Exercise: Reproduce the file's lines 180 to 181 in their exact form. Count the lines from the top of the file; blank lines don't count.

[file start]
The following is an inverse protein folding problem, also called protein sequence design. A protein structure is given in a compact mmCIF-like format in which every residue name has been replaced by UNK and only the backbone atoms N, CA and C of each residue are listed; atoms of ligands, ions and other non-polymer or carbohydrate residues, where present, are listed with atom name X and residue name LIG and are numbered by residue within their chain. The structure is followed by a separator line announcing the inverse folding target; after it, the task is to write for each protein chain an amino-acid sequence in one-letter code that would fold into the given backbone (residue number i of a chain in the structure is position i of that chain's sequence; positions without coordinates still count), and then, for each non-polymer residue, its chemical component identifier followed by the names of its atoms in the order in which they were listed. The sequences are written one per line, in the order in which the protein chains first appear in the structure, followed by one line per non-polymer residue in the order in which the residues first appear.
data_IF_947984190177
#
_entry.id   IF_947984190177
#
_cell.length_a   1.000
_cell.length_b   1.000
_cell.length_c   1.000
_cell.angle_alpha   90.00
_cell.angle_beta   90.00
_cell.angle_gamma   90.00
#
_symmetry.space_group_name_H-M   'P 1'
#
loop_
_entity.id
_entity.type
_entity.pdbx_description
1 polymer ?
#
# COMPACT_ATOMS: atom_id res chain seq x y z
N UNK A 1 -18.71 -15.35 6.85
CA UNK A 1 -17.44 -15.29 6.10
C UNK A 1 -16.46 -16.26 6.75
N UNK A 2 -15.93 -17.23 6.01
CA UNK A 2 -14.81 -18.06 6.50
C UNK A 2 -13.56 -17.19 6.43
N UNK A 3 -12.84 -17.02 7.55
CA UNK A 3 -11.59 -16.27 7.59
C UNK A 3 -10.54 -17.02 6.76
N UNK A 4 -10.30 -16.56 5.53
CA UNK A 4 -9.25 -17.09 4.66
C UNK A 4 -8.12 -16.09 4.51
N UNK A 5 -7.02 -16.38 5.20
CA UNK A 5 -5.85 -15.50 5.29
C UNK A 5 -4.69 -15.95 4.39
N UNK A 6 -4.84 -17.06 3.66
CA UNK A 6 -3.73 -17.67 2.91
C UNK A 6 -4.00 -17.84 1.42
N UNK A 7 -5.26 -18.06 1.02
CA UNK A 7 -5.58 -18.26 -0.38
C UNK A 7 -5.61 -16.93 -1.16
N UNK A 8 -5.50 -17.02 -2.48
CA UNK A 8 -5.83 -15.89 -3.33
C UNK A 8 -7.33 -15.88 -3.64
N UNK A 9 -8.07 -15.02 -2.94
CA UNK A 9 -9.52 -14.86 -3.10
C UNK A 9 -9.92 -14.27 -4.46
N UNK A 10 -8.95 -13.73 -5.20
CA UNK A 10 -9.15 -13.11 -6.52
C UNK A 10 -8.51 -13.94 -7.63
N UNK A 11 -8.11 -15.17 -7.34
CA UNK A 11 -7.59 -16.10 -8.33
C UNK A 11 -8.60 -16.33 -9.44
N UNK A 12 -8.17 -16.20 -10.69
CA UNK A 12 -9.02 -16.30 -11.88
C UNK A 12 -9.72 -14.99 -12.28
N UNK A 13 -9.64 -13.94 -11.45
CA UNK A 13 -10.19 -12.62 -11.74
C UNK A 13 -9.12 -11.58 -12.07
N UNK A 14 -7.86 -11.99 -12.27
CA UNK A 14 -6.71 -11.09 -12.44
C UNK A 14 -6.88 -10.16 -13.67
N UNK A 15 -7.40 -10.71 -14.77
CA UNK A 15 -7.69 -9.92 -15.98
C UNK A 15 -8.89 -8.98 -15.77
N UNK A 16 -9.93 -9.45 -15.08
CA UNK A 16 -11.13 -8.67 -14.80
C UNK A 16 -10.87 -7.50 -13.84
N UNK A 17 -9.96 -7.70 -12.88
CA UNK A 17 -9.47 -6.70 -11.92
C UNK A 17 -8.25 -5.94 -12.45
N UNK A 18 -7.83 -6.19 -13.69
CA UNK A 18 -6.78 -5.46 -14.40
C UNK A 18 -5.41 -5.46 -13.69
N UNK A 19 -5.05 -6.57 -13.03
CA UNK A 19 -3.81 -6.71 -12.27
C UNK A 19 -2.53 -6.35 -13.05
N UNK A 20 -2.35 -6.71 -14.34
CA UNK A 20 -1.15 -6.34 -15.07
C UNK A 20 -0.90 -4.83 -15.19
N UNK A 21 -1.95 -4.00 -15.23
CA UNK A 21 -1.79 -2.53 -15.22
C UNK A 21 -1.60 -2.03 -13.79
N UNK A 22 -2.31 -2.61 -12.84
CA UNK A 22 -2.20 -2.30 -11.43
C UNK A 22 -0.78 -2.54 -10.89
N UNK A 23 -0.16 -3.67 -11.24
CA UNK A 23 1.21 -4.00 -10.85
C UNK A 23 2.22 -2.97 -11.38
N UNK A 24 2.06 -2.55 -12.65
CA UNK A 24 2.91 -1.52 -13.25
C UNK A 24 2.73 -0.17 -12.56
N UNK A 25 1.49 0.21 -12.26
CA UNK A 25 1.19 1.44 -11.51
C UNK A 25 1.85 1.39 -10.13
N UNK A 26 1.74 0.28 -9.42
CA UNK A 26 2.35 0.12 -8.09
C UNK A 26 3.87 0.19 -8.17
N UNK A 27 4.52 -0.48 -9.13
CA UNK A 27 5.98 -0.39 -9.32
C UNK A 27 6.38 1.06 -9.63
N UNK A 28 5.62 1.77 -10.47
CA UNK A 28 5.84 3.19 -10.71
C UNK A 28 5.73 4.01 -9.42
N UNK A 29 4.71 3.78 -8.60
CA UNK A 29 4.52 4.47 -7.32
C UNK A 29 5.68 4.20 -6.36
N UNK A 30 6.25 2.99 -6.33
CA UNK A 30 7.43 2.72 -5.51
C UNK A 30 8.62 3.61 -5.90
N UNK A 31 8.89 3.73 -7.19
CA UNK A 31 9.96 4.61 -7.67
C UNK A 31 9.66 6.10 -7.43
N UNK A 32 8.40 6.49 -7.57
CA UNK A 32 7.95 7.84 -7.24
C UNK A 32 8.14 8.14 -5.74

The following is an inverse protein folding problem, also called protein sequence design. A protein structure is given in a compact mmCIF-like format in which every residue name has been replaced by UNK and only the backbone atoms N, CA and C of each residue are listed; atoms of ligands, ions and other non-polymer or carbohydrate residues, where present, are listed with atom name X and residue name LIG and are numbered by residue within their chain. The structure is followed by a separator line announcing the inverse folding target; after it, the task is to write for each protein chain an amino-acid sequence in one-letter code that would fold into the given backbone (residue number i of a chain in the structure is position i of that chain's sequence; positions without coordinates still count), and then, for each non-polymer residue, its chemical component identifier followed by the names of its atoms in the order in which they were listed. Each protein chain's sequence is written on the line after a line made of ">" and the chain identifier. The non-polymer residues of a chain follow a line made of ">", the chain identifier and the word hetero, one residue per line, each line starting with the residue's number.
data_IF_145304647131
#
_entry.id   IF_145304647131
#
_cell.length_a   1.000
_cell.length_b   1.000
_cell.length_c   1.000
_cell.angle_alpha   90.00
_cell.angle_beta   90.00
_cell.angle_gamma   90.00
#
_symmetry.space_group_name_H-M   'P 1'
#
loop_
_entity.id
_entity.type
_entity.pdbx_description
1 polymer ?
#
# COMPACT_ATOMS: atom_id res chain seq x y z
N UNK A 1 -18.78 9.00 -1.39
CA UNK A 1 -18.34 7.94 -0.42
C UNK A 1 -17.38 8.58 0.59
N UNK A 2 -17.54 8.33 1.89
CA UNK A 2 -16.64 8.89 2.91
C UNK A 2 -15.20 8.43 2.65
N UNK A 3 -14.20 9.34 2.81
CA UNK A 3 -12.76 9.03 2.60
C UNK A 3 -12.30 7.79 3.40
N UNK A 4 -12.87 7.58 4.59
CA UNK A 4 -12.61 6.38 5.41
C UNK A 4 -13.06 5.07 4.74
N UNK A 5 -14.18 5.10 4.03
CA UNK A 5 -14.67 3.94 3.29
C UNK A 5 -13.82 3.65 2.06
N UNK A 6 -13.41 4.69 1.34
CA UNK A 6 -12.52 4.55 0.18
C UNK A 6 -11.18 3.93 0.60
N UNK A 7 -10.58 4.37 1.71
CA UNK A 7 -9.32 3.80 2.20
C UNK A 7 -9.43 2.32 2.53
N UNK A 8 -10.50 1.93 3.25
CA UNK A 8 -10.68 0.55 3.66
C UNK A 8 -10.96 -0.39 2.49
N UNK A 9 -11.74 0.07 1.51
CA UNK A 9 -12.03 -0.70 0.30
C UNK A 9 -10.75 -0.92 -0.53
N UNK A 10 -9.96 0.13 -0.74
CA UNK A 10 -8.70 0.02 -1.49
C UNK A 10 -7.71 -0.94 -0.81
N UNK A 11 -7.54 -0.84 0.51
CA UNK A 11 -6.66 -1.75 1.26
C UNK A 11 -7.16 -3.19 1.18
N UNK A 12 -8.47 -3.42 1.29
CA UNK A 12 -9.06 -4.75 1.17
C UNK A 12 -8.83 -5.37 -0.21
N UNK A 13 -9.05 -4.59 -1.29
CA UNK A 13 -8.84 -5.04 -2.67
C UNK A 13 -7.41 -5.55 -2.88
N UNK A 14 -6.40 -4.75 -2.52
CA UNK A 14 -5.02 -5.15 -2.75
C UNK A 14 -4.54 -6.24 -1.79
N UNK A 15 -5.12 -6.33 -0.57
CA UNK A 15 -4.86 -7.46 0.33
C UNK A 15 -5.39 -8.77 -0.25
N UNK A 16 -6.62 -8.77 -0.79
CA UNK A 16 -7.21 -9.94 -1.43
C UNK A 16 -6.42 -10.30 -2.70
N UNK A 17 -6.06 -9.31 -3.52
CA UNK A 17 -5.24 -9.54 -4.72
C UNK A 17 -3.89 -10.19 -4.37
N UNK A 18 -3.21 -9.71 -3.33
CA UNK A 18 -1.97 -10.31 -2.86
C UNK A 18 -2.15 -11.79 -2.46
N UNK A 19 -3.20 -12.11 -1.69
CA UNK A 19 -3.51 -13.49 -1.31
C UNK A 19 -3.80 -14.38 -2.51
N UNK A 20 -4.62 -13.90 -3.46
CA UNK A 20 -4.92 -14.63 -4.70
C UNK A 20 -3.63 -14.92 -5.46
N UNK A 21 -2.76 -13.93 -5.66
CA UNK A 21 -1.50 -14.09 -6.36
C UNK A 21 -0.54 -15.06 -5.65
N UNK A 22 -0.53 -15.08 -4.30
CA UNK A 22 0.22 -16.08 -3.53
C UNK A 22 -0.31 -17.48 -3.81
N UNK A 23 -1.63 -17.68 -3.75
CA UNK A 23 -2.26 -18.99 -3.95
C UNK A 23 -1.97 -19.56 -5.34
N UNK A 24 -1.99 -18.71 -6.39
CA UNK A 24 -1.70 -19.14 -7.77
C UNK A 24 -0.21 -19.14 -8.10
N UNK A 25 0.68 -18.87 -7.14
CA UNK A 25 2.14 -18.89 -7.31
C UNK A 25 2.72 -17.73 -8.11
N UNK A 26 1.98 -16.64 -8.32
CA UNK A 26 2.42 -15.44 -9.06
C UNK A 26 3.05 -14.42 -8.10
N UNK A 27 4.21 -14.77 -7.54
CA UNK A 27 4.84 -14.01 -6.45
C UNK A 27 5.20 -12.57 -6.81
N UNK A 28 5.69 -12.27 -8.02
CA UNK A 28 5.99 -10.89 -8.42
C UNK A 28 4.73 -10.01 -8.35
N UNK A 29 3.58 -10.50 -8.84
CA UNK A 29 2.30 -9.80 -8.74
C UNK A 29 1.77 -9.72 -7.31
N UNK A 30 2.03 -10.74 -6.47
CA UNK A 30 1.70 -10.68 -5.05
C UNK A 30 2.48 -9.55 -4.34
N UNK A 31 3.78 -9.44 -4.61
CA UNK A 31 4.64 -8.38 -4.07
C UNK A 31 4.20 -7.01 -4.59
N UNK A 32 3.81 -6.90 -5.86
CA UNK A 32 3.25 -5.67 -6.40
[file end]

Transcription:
C UNK A 14 -4.54 -6.24 -1.79
N UNK A 15 -5.12 -6.33 -0.57